projects, assist them in
organization, share their
joys and sufferings, and
continue a formation with
the Cooperator magazine.
In 1960 Alberione wrote:
They will be in
harmony with the
Pauline apostolic life
by their prayers,
offerings, and works
carried out in the
Mater et magistra also moved Catholic
spirituality toward a more immanent
spirituality of engagement…breaking down
the wall between everyday life and the
spiritual life, which Guadium et spes will call
“among the more serious errors of our age”
With Vatican II came a
on baptism. The
council affirmed that
all people are called
to holiness and that
each member of the
Church has the
…changed the Church’s vision from a society
of faithful Christians to a people of God.
“Through their baptism and confirmation all
are commissioned to the apostolate by the
Lord Himself” (33).
The renewed ecclesiology of Vatican II was the
result of decades of grappling with the
emerging theology of the laity.
“Lay people, too, sharing in
the priestly, prophetical
and kingly office of
Christ, play their part in
the mission of the whole
people of God in the
Church and in the
Decree on Apostolate of the Laity, #2
Gaudium et spes
The council’s Pastoral Constitution on the
Church, (1965) invited the laity to participate
actively in the entire life of the church not
only to animate the world with the spirit of
Christianity but also as witnesses to Christ in
all circumstances and at the very heart of the
The task of evangelization
is the duty of every
believer, and it is
proper to the laity and
not just for the
ordained. In fact ‘the
Church exists in order
On Evangelization, 1975, 14.
Lay mission & vocation
“The commitment of the laity to the work of
evangelization is changing ecclesial life.”
John Paul II in Redemptoris missio, 1979, on the
ecclesiology of communion promoted by Vatican II.
Lay mission and vocation
In this vision of Church-
communion each of
the members lives in
relation with the
others, without losing
their uniqueness which
enriches the whole.
Christefidelis Laici, 1988, 55
The laity should be conscious of
their own standing in the Church:
not as mere recipients of
doctrine and the grace of the
sacraments, but as active and
responsible agents of the
Church’s mission to
evangelize and sanctify the
ADDRESS OF HIS HOLINESS JOHN PAUL II
TO THE BISHOPS OF THE UNITED STATES OF AMERICA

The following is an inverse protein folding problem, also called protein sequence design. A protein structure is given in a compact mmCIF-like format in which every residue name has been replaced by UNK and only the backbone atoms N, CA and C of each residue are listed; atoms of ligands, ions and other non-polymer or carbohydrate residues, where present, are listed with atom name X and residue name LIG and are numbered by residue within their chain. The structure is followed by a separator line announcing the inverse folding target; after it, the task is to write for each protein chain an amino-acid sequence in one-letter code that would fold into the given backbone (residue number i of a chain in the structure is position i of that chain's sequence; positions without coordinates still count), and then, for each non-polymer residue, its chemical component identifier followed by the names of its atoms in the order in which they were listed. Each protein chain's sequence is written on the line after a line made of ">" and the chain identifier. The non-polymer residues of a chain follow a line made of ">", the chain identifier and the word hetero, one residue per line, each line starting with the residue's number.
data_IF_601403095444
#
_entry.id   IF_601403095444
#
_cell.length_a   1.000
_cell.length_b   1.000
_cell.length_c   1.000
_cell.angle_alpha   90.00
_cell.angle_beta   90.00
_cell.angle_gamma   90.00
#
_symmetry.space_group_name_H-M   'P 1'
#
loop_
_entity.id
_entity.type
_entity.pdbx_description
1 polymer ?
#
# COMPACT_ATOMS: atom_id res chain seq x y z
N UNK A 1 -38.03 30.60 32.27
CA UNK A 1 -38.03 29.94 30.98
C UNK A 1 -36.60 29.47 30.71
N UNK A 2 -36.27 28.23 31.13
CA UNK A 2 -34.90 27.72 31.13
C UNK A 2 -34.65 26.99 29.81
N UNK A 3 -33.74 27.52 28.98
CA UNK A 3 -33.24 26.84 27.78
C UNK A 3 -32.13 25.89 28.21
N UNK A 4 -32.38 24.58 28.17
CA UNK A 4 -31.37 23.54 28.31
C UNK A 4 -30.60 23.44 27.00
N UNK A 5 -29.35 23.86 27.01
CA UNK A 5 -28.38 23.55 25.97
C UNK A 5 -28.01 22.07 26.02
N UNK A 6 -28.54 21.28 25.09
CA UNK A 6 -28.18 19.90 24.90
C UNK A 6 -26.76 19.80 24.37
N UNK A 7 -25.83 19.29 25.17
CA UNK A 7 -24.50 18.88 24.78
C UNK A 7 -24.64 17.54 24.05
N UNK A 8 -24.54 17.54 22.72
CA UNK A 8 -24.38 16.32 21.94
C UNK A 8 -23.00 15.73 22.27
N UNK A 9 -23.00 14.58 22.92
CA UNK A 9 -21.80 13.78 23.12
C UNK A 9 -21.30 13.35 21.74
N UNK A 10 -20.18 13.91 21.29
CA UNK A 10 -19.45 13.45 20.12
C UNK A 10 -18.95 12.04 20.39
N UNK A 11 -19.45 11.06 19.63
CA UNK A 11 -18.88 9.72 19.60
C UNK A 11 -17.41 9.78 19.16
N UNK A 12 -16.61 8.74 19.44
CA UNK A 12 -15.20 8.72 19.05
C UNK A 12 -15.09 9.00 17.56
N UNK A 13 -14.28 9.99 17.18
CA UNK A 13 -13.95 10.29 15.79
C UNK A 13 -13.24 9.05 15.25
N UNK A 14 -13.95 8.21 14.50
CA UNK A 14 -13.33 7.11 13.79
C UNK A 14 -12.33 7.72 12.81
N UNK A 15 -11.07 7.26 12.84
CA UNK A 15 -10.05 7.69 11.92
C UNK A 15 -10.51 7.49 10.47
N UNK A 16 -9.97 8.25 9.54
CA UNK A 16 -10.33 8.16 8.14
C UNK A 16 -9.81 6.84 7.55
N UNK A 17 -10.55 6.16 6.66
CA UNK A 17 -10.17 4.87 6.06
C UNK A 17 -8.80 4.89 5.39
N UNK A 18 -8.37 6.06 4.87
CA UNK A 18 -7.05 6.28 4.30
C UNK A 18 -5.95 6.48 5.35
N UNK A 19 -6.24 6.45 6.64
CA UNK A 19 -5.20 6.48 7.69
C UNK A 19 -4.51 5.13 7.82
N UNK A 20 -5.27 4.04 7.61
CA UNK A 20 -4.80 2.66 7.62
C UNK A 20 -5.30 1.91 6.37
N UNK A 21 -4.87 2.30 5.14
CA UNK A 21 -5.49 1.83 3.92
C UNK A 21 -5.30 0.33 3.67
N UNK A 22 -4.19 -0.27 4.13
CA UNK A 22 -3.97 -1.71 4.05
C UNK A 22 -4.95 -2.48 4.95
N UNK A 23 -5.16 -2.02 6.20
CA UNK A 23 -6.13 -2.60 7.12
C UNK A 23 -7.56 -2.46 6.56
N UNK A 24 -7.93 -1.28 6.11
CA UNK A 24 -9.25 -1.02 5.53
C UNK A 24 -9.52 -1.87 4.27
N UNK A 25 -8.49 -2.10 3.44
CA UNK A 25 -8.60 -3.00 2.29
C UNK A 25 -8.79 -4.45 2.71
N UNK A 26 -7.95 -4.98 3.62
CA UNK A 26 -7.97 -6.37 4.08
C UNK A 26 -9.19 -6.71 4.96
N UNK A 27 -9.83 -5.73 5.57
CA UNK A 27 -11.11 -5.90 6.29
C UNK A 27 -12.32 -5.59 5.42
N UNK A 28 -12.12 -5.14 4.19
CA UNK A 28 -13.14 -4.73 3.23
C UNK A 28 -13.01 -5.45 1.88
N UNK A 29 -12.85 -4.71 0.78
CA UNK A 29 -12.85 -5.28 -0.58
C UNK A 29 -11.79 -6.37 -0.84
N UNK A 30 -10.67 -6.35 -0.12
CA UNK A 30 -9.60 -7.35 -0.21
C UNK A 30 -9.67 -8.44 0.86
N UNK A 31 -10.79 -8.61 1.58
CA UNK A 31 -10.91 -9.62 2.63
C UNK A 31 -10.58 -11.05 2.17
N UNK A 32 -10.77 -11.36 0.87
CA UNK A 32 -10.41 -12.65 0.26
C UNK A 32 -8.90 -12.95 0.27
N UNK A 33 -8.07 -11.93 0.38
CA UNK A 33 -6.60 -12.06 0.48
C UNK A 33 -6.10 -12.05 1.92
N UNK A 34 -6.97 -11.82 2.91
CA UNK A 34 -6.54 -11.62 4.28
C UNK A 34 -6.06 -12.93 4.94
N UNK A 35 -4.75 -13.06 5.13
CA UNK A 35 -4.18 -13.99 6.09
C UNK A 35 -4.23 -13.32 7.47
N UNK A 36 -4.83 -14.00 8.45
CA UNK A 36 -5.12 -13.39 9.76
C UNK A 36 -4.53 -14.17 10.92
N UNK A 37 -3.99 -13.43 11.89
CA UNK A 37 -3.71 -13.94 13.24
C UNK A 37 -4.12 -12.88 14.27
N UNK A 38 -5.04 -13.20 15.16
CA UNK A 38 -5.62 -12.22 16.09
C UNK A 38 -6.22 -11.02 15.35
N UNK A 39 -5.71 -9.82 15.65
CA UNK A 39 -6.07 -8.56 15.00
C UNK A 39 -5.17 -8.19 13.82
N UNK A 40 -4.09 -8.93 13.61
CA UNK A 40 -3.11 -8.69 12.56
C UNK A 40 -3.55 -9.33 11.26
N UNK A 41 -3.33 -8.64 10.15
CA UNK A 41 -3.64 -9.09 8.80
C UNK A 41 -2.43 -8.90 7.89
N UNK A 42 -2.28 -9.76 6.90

ON THEIR "AD LIMINA" VISIT
Consecrated persons are
asked to be true
experts of communion
and to practice the
architects of the
‘plan for unity.’
Vita consecrata, 1996
objective of the
formation of the lay
faithful is an ever-
clearer discovery of
ones vocation and the
willingness to live it so
as to fulfill one’s
“We will need to seek different ways of
organizing our communitarian-apostolic life.
We must do this in an intelligent way and
according to the new communication. If we
enter into communion with the laity, new
paths for evangelization will open before us.”
Sr. Joana Puntel, Interchapter, 1998
“Share the riches of your charisms with all those
involved in the one mission of the Church
which is to build up the Kingdom.”
Benedict XVI, 2001
“If there were no vocation problem, it would not be necessary to
promote the laity in the charism and mission “proper” to the
“It is sufficient that superiors establish someone as a companion
of the lay groups while the religious communities continue
their own life on the margin of these relationships.”
“It is the Holy Spirit who proposes this profound change in
ecclesial relationships. It is a call directed to the religious to
situate themselves in the Church in a different way, so as to
enter into a more authentic communion.”
Journey from separation to communion
Laity are looked upon as the receivers of the mission of
religious, not as companions in mission; they receive
spiritual help, but from on high.
Religious discover the laity as collaborators in the
mission. Thus, they feel called to share their
experience of life, to be experts of communion, or
guides in spirituality.
“We are with you in the same mission and together we
witness the Christian faith in society.” We have a
“shared mission,” and “live the charism with the
Journey from separation to communion
First feel themselves to be collaborators of the
Then participants in the mission of the
Finally, they feel the mission as their own and
speak of “our” mission.
Journey from separation to communion
“This requires a change of mentality for the
laity, shifting from considering themselves
collaborators to recognizing themselves as
co-responsible for the being and action of the
Church, favoring the consolidation of a
mature and committed laity.”
Pope Benedict XVI
Living the Pauline charism
Baptized into communion with God in
Christ through the Spirit we form a
communion of believers sent in mission.
Pope Francis, 2013
“It would be
envisage a plan of
evangelization to be
carried out by
the rest of the
simply be passive
St. Paul with co-workers Aquila and Prisilla.
This is the Church’s symphony, the rich variety
of gifts and charism freely given by the Holy
Spirit as he wills, all working together in
harmony (Eph. 4:11).
“What does it take God to stir up Cooperators
for the Pauline Family? With one Fiat God
created the heavens. UCBS, 1924